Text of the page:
Sound

"If it sounds like writing, I rewrite it." Elmore Leonard

One of the best tests of my novel writing process is when I get to the final read through.

The novel has been written and edited and put aside to percolate. It has been revised, and polished and by this time, I am better acquainted with my characters than I am with most of my friends and family.

When I get to he final read through -- it is all about how the novel SOUNDS. it is now the work for my ears (well, ear, as my right one just keeps my glasses on). I listen for three specific things:

1. Does this sound like an English teacher wrote it? (Even though I don't technically teach English anymore, the training is still always there, like the world's most insistent alarm clock -- "tsk, you ended that sentence with a preposition." "That should be 'whom,' not 'who,' you neanderthal."

One of the things about being an author is knowing the rules and, more importantly, knowing how and when to break those rules.

I want my novels to sound like normal everyday life, not like all of the sentences are about to be diagrammed and graded.

2. The second thing I listen for in my final read through is checking for character consistencies. As well as I have gotten to know my characters by this point in the process, I listen for each of their "voices." Does Ali sound different than Sam? Did Nicholas sound different than Zachary? I try to make sure to give markers so my readers always know who is speaking and I try to do this without having "said" every other line. (personal pet peeve)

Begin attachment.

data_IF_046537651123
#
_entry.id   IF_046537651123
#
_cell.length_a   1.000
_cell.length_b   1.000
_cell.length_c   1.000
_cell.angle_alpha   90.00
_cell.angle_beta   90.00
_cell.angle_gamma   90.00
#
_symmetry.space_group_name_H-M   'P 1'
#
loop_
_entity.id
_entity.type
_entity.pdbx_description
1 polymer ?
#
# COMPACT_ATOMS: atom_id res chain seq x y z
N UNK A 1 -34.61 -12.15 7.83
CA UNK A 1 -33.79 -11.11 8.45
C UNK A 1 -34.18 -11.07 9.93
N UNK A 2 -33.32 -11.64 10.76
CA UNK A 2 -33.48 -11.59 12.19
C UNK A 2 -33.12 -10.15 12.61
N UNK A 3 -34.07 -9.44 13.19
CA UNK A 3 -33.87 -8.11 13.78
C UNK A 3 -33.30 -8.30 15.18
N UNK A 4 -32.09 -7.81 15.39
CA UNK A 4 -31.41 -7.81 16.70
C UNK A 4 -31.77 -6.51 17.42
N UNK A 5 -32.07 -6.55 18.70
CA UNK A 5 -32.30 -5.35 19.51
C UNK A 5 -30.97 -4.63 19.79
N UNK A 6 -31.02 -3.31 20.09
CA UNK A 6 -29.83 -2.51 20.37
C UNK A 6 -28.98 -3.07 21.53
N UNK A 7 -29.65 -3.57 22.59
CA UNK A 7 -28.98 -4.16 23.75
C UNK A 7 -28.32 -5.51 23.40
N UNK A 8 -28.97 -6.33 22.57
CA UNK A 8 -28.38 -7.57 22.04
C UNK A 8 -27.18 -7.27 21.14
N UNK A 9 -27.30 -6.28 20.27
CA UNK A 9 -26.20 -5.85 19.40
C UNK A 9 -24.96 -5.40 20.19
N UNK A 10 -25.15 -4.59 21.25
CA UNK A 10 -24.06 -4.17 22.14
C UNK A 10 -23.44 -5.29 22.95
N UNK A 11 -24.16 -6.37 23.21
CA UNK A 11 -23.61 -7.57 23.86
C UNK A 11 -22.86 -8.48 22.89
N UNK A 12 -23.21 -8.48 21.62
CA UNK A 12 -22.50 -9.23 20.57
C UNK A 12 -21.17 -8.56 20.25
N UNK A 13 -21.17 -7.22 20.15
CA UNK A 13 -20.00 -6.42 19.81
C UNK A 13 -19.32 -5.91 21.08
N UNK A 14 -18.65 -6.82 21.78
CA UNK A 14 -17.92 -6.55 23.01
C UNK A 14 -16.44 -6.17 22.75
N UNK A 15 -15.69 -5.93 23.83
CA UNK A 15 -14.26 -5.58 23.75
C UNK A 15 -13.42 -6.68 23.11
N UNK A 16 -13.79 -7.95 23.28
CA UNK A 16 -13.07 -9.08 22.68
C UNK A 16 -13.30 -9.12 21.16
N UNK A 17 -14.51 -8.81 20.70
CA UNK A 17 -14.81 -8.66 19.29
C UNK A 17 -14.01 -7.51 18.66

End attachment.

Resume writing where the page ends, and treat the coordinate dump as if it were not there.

3. The last thing I listen for is just the dialogue in general. I spend a lot of time listening to people talk (more than I spend actually listening to what they are saying, I am actually listening to HOW they are saying it). So I am also listening to how my dialogue sounds. Does it sound  like people actually talk? Would this character use this phrase? And then I fix anything that sounds false. But I read it out loud so I can really HEAR my words.